Okay, so let’s talk turkey about some tabletop gaming goodness. I decided that I ought make a choice on something that people can still get their hands on and that I happen to know a ton about. That narrows my list down to only a couple of games, but, I feel that I can draw on this pool for at least a couple of reviews before I start talking about moldy oldies that are near and dear to my heart.
So, where to start with Deadlands?
Deadlands is a game in which players take on personas in a fictional American West. History changes on July 3rd, 1863. A strange fog settles around the battle of Gettysburg and when the third day of battle kicks off, the Civil War takes a turn for the weird. Soldiers who fall and die get back up, only to attack anyone who gets too close. Tales of strange and conflicting facts emerge and the battle rages on longer than in our own history. Gettysburg is walled off, and both sides retreat. The War extends and by the time the setting starts in 1883, the Civil War is unresolved, with a cold war between North and South.
The weirdness does not stop there though. As time wears on strange advances in technology appear, most of which are fueled by a mineral discovered after a great quake in California dubbed Ghost Rock. The rock burns twice as hot as coal and twice as slow, and earns its name by the way it howls when you burn it. Obvious threats emerge such as the Mojave Rattlers, giant worms that roam the deserts, and the Maze Dragons that stalk the ruins of the California coast. But more insidious threats – vampires, wendigo, lycanthropes – hide among men and prey behind human facades. Settlers in the frontier cower in fear during the nights as it seems something is preying on them as they sleep. Fear grips the Union and the Confederation.
And they’re right to be afraid. Because the monsters are real. Mysterious forces have converged to bring terror to the world, and so long as fear grips the nights, the monsters are the only ones winning.
And that’s why the world has heroes. In Deadlands, you and your posse go out and learn about the strange forces that have turned the American frontier into the Weird West. And whether or not you’re a true hero or a bad hombre who’ll do anything for money, your character becomes embroiled in the battle for every soul on Earth.
It gets better.
You’re not just regular folk, not if you don’t want to be. Sure, you can be a straight shooting Texas Ranger using only his wits and his guns. But, for the more daring, you can take on the New Science as a so-called Mad Scientist, creating strange new inventions with the strange properties of Ghost Rock. Or you can be an Indian brave, using shamanic powers that are as real as any other threat in the west. Feel like gambling with devils themselves? Become a hexslinging Huckster, bartering with demonic forces for infernal powers. And, if your character does end up on the wrong side of the dirt in Boot Hill, well… who knows? Sometimes, the dead just don’t stay quiet anymore. You might rise as one of the enigmatic and seemingly damned Harrowed – a fusion of the soul of both mortal and Demon – and enter into a long struggle for dominion of the body you are both forced to share.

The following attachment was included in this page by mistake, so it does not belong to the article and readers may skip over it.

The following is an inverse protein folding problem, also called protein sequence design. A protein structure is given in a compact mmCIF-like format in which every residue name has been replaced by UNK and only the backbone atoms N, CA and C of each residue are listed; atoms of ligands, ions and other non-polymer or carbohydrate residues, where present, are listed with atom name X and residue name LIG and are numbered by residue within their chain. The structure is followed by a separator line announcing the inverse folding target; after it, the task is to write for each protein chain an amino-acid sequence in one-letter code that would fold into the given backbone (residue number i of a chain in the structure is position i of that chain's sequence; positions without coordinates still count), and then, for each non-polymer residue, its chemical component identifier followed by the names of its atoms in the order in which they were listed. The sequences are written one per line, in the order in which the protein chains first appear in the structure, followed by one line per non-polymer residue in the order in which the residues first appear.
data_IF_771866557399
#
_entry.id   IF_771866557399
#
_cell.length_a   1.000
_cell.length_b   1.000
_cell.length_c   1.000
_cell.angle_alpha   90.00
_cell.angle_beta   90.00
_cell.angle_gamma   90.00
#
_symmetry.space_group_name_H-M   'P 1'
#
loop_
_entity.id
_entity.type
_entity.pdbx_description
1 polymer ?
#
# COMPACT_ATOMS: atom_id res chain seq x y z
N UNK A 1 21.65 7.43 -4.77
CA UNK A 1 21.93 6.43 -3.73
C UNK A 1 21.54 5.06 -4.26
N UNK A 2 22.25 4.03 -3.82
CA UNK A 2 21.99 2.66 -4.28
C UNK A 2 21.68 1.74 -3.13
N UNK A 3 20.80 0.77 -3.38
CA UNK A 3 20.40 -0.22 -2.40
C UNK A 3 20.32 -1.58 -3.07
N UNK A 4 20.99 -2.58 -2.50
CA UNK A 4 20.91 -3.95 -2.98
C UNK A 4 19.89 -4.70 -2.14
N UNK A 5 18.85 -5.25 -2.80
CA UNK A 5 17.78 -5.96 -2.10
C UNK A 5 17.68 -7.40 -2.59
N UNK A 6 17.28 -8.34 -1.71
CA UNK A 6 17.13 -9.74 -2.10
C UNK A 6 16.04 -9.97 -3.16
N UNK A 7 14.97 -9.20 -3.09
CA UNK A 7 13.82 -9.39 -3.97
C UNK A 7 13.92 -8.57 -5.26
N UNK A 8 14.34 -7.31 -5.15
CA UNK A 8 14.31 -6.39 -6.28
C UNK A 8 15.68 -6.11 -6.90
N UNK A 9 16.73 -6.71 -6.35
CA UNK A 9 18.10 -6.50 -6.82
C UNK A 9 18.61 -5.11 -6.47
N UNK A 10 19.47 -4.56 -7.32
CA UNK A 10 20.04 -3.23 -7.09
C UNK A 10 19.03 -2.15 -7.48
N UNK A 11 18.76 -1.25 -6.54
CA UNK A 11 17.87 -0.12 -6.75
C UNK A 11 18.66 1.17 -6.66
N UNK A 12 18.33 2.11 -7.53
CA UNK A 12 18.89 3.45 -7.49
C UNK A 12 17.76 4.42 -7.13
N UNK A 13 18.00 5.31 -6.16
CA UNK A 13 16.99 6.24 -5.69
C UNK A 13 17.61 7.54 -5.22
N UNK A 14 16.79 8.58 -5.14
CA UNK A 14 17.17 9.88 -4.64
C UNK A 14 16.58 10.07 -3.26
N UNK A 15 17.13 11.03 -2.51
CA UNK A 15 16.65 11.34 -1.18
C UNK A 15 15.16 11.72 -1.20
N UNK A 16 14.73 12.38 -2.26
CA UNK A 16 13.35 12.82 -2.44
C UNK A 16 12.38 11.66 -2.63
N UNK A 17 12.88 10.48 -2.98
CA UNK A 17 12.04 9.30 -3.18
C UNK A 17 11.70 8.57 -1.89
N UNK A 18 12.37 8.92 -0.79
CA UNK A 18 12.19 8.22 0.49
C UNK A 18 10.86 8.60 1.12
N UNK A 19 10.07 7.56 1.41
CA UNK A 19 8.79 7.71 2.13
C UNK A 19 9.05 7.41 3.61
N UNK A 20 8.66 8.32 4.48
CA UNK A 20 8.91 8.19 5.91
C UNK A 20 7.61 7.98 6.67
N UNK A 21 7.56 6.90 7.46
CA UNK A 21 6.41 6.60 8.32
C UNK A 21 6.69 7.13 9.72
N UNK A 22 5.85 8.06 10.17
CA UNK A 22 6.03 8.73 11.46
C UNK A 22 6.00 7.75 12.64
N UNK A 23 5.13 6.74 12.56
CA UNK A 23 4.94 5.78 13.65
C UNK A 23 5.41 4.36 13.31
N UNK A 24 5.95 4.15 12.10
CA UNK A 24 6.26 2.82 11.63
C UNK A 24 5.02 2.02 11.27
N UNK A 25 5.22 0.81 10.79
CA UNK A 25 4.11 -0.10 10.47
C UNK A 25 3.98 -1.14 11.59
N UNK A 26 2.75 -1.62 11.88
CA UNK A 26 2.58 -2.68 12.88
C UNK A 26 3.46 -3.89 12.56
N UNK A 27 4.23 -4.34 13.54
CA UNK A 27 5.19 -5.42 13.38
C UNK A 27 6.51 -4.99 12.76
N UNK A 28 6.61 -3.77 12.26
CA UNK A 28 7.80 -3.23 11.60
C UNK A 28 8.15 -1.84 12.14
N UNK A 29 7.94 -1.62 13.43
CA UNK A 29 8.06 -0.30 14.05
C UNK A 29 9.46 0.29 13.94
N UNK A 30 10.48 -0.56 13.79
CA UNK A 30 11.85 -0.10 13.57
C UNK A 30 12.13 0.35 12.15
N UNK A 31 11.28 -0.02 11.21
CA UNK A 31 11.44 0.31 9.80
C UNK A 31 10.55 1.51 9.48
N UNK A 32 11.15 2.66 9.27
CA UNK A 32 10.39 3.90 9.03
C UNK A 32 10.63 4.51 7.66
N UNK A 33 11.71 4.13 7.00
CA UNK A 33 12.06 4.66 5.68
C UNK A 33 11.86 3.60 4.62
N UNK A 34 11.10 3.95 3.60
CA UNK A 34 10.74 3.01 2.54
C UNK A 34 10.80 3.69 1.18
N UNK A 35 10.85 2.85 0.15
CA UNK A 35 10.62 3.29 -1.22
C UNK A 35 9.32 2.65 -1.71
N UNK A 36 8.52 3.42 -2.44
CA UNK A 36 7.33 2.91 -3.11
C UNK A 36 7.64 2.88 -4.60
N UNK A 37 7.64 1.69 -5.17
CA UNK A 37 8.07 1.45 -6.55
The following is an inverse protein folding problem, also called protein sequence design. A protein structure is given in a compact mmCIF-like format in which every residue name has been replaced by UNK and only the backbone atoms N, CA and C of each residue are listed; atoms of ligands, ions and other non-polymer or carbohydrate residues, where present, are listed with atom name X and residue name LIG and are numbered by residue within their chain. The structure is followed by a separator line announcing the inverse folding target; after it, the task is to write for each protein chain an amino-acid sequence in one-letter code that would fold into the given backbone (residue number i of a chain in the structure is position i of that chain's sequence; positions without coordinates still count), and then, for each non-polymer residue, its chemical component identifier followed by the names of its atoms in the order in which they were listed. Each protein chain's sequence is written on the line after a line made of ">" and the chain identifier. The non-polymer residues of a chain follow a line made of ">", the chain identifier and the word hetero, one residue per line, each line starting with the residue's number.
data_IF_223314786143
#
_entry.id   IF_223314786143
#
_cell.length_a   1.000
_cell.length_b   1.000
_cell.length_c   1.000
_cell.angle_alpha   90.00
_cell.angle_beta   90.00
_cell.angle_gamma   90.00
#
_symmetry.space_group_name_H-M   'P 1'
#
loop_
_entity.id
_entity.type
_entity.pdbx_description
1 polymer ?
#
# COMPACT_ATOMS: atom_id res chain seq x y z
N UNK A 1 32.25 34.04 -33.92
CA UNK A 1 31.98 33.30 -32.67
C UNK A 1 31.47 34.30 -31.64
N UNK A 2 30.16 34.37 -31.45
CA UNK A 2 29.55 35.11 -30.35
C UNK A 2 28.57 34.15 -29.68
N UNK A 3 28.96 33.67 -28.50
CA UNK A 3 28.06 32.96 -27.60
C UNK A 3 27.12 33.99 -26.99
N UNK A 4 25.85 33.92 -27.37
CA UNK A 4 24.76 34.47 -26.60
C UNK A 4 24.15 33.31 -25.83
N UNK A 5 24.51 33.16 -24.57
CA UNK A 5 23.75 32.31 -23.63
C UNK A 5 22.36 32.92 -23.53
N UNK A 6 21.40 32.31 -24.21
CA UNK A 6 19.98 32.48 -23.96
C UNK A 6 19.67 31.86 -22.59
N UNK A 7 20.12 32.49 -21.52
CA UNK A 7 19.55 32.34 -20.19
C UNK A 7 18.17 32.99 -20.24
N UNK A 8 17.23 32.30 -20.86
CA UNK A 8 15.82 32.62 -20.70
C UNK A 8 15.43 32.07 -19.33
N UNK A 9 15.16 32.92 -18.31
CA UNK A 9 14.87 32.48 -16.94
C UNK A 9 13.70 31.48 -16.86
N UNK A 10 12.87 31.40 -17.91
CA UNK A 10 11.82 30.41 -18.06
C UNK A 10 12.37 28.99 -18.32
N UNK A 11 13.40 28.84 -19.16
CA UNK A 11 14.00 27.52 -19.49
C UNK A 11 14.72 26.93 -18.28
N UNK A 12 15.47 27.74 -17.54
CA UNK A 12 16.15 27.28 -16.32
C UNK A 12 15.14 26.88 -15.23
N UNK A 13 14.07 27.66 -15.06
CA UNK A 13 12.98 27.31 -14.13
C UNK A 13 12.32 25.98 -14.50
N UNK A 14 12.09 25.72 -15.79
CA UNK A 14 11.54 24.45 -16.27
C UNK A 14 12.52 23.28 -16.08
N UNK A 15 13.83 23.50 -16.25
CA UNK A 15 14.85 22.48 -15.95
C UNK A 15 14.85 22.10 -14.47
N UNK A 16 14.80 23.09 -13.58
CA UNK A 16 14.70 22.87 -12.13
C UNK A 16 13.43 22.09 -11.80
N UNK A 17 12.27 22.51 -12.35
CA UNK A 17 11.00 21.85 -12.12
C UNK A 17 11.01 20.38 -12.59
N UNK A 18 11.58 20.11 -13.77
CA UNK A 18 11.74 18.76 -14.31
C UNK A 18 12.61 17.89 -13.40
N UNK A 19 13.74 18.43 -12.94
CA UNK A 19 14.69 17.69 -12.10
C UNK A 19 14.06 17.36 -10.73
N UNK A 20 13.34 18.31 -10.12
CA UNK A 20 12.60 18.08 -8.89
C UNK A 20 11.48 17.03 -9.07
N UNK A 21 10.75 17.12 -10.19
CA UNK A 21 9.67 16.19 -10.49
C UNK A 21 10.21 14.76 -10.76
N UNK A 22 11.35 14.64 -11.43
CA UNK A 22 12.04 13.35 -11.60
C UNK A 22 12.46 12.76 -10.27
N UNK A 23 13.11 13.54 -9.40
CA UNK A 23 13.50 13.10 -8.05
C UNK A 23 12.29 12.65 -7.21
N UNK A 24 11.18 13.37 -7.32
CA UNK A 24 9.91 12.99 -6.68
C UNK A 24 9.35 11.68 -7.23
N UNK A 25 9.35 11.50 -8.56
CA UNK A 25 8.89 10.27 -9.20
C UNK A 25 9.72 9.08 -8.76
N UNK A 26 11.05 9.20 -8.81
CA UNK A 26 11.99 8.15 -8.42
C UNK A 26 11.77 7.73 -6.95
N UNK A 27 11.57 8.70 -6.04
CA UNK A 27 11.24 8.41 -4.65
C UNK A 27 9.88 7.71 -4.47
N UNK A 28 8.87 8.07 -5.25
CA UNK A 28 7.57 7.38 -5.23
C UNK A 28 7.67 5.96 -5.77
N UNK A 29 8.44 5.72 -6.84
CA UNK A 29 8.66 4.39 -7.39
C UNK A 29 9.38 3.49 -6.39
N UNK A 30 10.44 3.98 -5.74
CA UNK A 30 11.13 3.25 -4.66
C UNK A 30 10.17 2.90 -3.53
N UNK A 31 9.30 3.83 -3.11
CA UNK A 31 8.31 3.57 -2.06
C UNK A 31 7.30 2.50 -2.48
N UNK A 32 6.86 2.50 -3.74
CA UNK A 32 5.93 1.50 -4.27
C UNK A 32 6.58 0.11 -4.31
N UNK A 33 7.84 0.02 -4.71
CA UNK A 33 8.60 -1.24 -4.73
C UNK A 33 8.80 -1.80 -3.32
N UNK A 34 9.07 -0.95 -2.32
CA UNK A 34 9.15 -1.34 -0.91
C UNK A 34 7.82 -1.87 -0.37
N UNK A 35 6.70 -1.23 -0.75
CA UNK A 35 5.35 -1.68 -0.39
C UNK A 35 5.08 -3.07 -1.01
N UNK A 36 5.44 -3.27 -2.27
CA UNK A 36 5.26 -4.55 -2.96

Not enough? Well, there’s two spin-off settings as well. The first comes in the aftermath of the Last War, a nuclear Ghost Rock bomb holocaust that has ravaged the Earth. Mutants, demons, raiders and other unspeakable horrors stalk the land as mankind fights its last desperate battle against the forces that have destroyed their world. Lastly, there was Deadlands: Lost Colony, which offers the final frontier on the planet Banshee. When Ghost Rock was found in outer space, the Hellstromme Industries corporation built a gate above the Earth that would take them to the planet Banshee in the Faraway System. The Last War did in the gateway home, and stranded settlers must face a strange world that seems set to destroy them now that they’re stranded with nowhere else to go. The native aliens wage war against them in a conflict bearing all of the hallmarks of the struggles of Native Americans versus American settlers.
Deadlands not only has an immersive world for players to enjoy, it also has an engaging system that gives it a unique flavor. The usual bucket o’ dice that most gamers are familiar with (and in number – multiple D4, D6, D8, D10, D12 and D20 are all required) but it also incorporates standard playing cards in both systems, old and new. Initiative is handled by poker priorities, with Aces being high and counting down, and depending on how fast your character reacts determines how many cards you draw. Poker chips are earned and treated not only as experience points, but also as a mechanic to change fate itself.
I ran Deadlands for roughly a year back in 1999 and 2000, and to this day, the players in the campaign still talk about the times had around that table. Despite the player-hostile system (we actually lost a character who later returned from the dead to rejoin the party) more good times came out of that story than I think any of us could count, and it’s one of the few games that I’m not sure I could ever do justice to again if I ran it. It’s had a long run. It’s been viable and in print since 1996, making it a fifteen year-old title that just won’t die. Its original incarnation is still my favorite, though D20, GURPS, Savage Worlds and even a Reloaded version with its own revised system all had their debut.
The books unfortunately are pretty costly – but they’re worth their weight in gold. If you don’t mind PDF editions, you can also get them thorugh the usual suspects online and print them on demand.
All in all, you could do worse than this title and there’s nothing else I can do but give this a five stick review. When someone volunteers to marshall this game… take them up on it. You won’t be sorry if you do.